Roped together in relationship
For over thirty years I have been part of a team of seven men who rope together to climb mountains and explore backcountry wilderness. During these three decades, this climbing experience parallelled my leadership responsibilities, and I came to see the mountain climbing rope as a powerful metaphor for the relationships that tie leaders and followers together—that connect mentors and mentorees. (So much so that I use the metaphor in the title of my recent book, Don’t Step on the Rope! Reflections on Leadership, Relationship and Teamwork, Paternoster, 2005). Both management and mentoring are relationships—ropes that connect us as we journey through life and leadership.
Managers are roped to the members of their team
Leaders and followers are tied together. Managers are roped to their team. The leader goes nowhere unless followers choose to go. Managers accomplish nothing unless the team chooses to do it. The image of the mountaineering rope communicates this clearly. We are linked by fixed relationships. Each person’s actions make impacts on every other person on the rope. We only move if everyone moves, and only as fast as our slowest member. For that reason, the primary responsibilities of management are always to keep the mission, objective or summit in focus, and to protect the rope that links us—the relationships that encourage, restrain, and assist the members of the team. The health and success of a team is determined by the strength of the rope-relationships that connect them. Managers are responsible for the rope.
Mentorees are roped to a mentor
Mentors and mentorees are also connected by relationship. Men and women choose to clip into a mentor’s rope—to learn from a person’s life and leadership experience—when they take responsibility for their own learning and development. Mentoring is a relationship of self-directed learning in which the mentoree seeks wisdom and guidance from a mentor who has travelled further on a particular trail, and when a mentor agrees to share his or her experience openly and vulnerably and with thoughtful questions helps mentorees mine the learning available in the mentor’s life and experience. The relationships—the ropes—provide a “belay.” A belay rope holds the climber secure when he or she falls, and creates space for the climber to regain their footing and opportunity for reflection and learning from the fall. Falling is a natural part of growing, and mentors turn that into a learning experience. The health and success of mentoring is determined by the strength of the rope-relationship that connects mentor to mentoree. Since mentoring is a self-directed learning relationship, mentorees are responsible for the rope.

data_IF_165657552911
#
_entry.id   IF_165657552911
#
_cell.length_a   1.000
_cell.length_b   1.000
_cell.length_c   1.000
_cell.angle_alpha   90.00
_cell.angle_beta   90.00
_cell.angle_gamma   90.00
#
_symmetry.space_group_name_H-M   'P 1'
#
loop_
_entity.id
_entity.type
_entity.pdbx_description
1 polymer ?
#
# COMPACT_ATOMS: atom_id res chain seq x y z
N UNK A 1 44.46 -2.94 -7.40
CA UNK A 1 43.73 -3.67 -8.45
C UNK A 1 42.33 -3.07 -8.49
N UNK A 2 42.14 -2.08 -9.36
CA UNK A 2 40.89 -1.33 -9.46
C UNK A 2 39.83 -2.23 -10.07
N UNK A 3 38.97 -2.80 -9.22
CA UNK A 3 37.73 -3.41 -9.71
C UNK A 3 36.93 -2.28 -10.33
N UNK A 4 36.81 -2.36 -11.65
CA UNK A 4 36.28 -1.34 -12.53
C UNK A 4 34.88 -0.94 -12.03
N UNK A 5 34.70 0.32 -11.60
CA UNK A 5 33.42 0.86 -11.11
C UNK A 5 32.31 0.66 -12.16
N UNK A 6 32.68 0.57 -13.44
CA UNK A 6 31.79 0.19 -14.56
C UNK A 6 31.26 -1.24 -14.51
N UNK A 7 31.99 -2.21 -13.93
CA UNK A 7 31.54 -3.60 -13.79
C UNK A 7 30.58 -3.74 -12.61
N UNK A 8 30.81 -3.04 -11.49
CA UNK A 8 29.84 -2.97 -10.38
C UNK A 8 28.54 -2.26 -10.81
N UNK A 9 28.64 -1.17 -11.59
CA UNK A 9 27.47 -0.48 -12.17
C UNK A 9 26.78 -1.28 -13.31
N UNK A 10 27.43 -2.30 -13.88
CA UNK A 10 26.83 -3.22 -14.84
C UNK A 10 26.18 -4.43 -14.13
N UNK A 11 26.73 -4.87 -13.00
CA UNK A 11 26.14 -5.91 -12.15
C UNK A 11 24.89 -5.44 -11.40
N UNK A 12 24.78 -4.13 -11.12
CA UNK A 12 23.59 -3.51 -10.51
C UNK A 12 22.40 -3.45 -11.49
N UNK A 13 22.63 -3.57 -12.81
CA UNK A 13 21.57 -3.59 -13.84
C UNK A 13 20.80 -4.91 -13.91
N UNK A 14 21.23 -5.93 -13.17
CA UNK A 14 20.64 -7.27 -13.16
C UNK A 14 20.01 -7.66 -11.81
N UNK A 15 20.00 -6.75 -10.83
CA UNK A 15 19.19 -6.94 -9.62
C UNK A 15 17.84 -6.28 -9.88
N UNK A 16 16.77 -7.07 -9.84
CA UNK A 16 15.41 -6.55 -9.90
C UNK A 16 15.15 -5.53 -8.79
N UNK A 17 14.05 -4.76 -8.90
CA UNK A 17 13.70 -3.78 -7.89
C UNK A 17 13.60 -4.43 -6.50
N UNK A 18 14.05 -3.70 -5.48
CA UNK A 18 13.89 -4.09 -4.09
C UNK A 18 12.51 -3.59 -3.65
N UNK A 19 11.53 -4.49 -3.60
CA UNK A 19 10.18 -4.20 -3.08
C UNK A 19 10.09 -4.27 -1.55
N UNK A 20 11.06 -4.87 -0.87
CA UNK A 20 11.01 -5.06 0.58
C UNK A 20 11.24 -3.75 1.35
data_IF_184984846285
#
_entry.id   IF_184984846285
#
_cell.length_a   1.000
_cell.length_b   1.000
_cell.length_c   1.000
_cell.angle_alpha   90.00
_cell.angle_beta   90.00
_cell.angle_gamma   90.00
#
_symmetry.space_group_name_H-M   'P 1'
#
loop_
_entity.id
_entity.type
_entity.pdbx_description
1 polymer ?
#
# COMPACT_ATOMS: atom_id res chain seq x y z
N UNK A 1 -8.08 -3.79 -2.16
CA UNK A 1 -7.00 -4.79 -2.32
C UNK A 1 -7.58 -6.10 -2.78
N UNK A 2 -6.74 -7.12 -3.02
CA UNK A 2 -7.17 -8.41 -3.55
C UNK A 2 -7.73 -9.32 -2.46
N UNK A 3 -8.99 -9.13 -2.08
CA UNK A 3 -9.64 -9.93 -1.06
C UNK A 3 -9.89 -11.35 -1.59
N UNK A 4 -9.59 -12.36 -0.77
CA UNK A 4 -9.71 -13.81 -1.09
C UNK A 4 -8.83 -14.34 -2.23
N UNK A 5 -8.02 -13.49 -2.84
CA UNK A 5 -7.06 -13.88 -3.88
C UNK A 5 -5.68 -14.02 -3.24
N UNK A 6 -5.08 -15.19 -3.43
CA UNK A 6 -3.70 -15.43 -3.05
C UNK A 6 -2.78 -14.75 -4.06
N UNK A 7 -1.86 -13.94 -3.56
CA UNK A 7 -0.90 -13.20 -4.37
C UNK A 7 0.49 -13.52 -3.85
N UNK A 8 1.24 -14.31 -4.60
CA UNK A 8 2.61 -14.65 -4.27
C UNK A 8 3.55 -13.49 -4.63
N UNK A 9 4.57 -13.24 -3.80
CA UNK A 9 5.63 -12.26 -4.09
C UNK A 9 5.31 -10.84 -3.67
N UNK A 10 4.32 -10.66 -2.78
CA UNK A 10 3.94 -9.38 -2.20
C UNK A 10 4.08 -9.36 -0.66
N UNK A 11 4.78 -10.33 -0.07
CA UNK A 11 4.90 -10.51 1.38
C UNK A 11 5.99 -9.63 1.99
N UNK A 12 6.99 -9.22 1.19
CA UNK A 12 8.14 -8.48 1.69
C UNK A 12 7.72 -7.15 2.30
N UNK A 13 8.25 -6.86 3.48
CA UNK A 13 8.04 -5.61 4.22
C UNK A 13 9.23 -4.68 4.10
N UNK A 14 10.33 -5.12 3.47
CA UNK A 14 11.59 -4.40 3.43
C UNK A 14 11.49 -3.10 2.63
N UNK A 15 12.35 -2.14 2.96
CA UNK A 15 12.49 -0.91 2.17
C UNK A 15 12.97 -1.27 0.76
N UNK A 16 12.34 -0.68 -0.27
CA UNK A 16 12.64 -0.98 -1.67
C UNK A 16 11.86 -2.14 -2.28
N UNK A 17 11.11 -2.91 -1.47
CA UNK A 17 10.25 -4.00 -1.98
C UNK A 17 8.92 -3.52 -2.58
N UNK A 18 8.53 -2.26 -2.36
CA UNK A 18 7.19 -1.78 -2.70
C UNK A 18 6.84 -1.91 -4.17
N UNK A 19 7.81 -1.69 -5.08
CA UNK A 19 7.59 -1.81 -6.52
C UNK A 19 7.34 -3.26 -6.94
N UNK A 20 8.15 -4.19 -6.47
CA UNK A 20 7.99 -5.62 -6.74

Both involve relationship
Leadership and management are relationships of influence in which one person seeks to influence the vision, values, attitudes, or behaviours of another. There is no leadership, no management, and no influence unless a follower chooses to accept that influence and to act on it. It takes at least two people for leadership influence to be exercised. Initiative resides with the leader—the person seeking to influence others. However, in every relationship influence moves in both directions. Everyone exercises leadership when seeking to influence another, regardless of the position or title held. Similarly, mentoring is a relationship. While setting and context may vary (group, distant, engaged, or passive), mentoring is about one person’s allowing another person’s experience, wisdom, perspective, and care to influence belief and behavior. In an active, ongoing mentoring relationship both parties hold responsibility for the health of the relationship. As in every relationship, influence and learning flow both ways, but in the mentoring relationship the initiative resides with the mentoree.
Both involve choice
Leaders do not command leadership and mentors do not control mentoring. Leadership and mentoring happen only when someone chooses to follow, chooses to learn, and chooses to believe and act. Leadership and mentoring reside in the choice of the follower. This is captured well in a scene from the movie Take the Lead. Pierre Dulaine is attempting to teach ballroom dancing to two kids from the street. The rebellious young woman, however, has no intention of letting her male partner lead and dominate the dance. Dulaine points out that both parties must lead because the dance is only possible when the woman chooses to follow. Choice is an act of leadership that controls the influence being exercised. Relationships are sustained only by choice. Leadership is about choice. Mentoring is about choice.
Both involve following
Leadership ultimately rests in the hands of the follower; mentoring rests in the hands of the mentoree. Management and mentoring at heart are relationships of influence determined completely by following. Both relationships involve leadership—influence. Managers seek to influence vision, values, attitudes, and behaviors that move the team toward organizationally agreed upon objectives. Mentors seek to influence mentorees to reflect on their experience and to take responsibility for their own development. Both require choice to complete the relationship. Leadership and mentoring are much more about following than directing. Final control—final influence—rests with the follower, the mentoree.